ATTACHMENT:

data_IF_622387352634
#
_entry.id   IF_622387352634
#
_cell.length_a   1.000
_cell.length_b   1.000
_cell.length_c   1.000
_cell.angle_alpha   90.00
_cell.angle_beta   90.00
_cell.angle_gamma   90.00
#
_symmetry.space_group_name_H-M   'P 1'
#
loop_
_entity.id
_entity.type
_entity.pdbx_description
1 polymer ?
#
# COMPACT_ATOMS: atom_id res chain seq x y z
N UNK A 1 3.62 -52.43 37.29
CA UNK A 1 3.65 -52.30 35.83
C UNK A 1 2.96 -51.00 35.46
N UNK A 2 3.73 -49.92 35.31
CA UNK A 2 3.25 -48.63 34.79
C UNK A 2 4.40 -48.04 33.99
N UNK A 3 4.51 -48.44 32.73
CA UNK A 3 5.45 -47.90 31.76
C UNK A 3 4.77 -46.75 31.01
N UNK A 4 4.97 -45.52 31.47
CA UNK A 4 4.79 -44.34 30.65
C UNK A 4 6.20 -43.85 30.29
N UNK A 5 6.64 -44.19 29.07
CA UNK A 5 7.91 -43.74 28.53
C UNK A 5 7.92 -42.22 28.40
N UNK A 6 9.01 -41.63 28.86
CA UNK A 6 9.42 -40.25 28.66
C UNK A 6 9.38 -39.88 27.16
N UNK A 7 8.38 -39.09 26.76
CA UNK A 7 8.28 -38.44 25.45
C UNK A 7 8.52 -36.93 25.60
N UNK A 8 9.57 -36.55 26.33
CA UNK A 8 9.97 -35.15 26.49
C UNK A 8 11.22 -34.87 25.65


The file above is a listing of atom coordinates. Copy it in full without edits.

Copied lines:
data_IF_622387352634
#
_entry.id   IF_622387352634
#
_cell.length_a   1.000
_cell.length_b   1.000
_cell.length_c   1.000
_cell.angle_alpha   90.00
_cell.angle_beta   90.00
_cell.angle_gamma   90.00
#
_symmetry.space_group_name_H-M   'P 1'
#
loop_
_entity.id
_entity.type
_entity.pdbx_description
1 polymer ?
#
# COMPACT_ATOMS: atom_id res chain seq x y z
N UNK A 1 3.62 -52.43 37.29
CA UNK A 1 3.65 -52.30 35.83
C UNK A 1 2.96 -51.00 35.46
N UNK A 2 3.73 -49.92 35.31
CA UNK A 2 3.25 -48.63 34.79
C UNK A 2 4.40 -48.04 33.99
N UNK A 3 4.51 -48.44 32.73
CA UNK A 3 5.45 -47.90 31.76
C UNK A 3 4.77 -46.75 31.01
N UNK A 4 4.97 -45.52 31.47
CA UNK A 4 4.79 -44.34 30.65
C UNK A 4 6.20 -43.85 30.29
N UNK A 5 6.64 -44.19 29.07
CA UNK A 5 7.91 -43.74 28.53
C UNK A 5 7.92 -42.22 28.40
N UNK A 6 9.01 -41.63 28.86
CA UNK A 6 9.42 -40.25 28.66
C UNK A 6 9.38 -39.88 27.16
N UNK A 7 8.38 -39.09 26.76
CA UNK A 7 8.28 -38.44 25.45
C UNK A 7 8.52 -36.93 25.60
N UNK A 8 9.57 -36.55 26.33
CA UNK A 8 9.97 -35.15 26.49
C UNK A 8 11.22 -34.87 25.65